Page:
Matthew A. Hammer

Notice: As of Jan 2019, I am a researcher and engineer at Dfinity.
The rest of this page consists of a stale, outdated academic homepage from my days as a tenure-track professor at CU Boulder.

papers: Google Scholar | DBLP

I am a co-director of the CU Programming Languages and Verification group (CUPLV).

As of Fall 2015, I am an assistant professor in the Department of Computer Science at University of Colorado Boulder.

I am a co-director of the CU Programming Languages and Verification group (CUPLV).

Research Interests

(Also see my drafts and publications page).

Research on programming languages provides invaluable lenses that connect human understanding with computational phenomena.

In particular, I'm interested in designing PL-based abstractions for settings in which humans and computers cooperate to create and process information.

The Adapton project
Foundational semantics for incremental computations

Fungi: Typed incremental computation with names.
Latest draft: Aug 2018.
Work-in-progress implementation:
Incremental Computation with Names (OOPSLA 2015)
Adapton: Composable demand-driven incremental computation (PLDI 2014)

Incremental computations
attempt to exploit input similarities over time, reusing work that is unaffected by input changes.

Adapton offers a unified model for eager and lazy incremental computation, including a general-purpose demand-driven change propagation algorithm.

To maximize this reuse in a general-purpose programming setting, programmers need a mechanism to identify dynamic allocations (of data and subcomputations) that correspond over time. Nominal Adapton (OOPSLA 2015) offers a notion of names which is formal and general. The Fungi language offers an associated type and effects system for programs that deterministically generate and use unique names.

The Hazelgrove project
Foundational semantics for interactive programming

Live Functional Programming with Typed Holes (POPL 2019)
Toward Semantic Foundations of Program Editors (SNAPL 2017)
Hazelnut: A Bidirectionally Typed Structure Editor Calculus (POPL 2017)
HZ: prototype and live demo (POPL 2017 Artifact)

Languages of Play paper (FDG 2017)

Interactive computations
reside in an open world, where future states are explored collaboratively with an external user. Common examples include spreadsheets, development environments, video games and media processing (graphics and sound).

Past projects

Secure multi-party computation
consists of computation performed by mutually-distrusting agents; together, they cooperatively compute functions over their private data, while only ever learning certain prearranged results and while remaining otherwise oblivious to the computational steps necessary to produce them.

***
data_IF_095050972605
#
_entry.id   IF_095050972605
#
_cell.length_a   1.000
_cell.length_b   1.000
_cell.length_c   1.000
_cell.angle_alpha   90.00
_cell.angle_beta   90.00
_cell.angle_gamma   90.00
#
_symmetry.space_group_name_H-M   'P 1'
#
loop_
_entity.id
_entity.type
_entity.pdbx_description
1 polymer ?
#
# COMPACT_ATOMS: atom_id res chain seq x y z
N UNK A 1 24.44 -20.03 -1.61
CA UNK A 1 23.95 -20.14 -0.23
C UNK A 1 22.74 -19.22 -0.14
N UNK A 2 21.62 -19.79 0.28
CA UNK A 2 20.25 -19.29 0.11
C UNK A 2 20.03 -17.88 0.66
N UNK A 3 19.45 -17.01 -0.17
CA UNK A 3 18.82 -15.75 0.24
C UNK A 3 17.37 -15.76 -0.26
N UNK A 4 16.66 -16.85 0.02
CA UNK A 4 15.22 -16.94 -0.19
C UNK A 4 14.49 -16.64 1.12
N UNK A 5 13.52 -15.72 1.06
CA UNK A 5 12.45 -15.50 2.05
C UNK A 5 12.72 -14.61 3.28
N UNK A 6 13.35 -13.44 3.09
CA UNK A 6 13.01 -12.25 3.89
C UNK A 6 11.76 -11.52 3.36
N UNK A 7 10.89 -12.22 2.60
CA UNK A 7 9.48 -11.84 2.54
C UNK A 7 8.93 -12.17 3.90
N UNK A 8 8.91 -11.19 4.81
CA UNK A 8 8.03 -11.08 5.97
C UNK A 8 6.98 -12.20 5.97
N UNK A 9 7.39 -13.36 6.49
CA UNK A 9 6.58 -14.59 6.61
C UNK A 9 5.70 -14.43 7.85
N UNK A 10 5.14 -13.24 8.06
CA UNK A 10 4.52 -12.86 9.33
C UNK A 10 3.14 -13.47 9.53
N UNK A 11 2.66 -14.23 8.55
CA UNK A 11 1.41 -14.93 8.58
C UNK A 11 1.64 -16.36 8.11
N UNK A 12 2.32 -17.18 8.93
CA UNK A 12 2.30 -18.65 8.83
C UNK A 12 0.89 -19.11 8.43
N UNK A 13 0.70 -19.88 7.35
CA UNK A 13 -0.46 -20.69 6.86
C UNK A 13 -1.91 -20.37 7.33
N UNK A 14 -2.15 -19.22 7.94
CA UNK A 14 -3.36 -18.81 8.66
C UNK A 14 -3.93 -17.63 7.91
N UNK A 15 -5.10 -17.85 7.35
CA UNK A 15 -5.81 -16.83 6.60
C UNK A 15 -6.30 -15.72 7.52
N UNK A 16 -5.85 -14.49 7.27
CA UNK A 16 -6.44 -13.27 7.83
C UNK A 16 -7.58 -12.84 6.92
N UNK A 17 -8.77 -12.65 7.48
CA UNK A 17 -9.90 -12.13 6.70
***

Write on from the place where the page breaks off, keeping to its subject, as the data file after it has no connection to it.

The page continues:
See also: Our Wysteria paper (OAKLAND 2014)
Our Knowledge Inference paper (PLAS 2013)
Secure multi-party computation (wikipedia)

Publications List


Kyle Headley (PhD student, since Fall 2015)
Monal Narasimhamurthy (PhD student, since Fall 2016)
Jared Wright ‡ (PhD student, since Fall 2016)
William Temple(PhD student, since Fall 2017)
David Moon (PhD student, since Fall 2018)
†: Co-advised with Ben Shapiro, from the Laboratory for Playful Computation (LPC)
‡: Co-advised with Bor-Yuh Evan Chang from CUPLV

Former students

Byron Becker(Undergraduate thesis, May 2018)


Semester Number Title
2018 Spring CSCI 4830-16 Principles of Functional Programming
2017 Fall CSCI 3155 Principles of Programming Languages
2017 Spring CSCI 7000 Advanced programming language techniques for incremental computation
2016 Fall CSCI 5535 / ECEN 5533 Fundamentals of Programming Languages
2016 Spring CSCI 7000 Programming Language Design for Interaction
2015 Fall CSCI 5535 / ECEN 5533 Fundamentals of Programming Languages

Funded Projects

Online Verification-Validation (PI)
Semantic Foundations for Hole-Driven Development (PI)

Funding Acknowledgments

My research has been funded through various sources, both past and present:
Facebook Faculty Research Award (2017)
Online Verification-Validation (NSF project, Sept 2016--2019)
Mozilla Research Grant (2015)

Short biography

Before joining CU, I was a postdoc researcher working with Michael Hicks, Jeff Foster, David Van Horn and the PLUM group at the University of Maryland. As a PhD student, I was advised by Umut Acar at the University of Chicago as well as a visiting student at the Max Planck Institute for Software Systems in Kaiserslautern, Germany.

As a student intern, I spent summers at IBM Research in Almaden and Intel Research in Santa Clara. I received my B.S. in 2005 from the University of Wisconsin with a major and honors in computer science.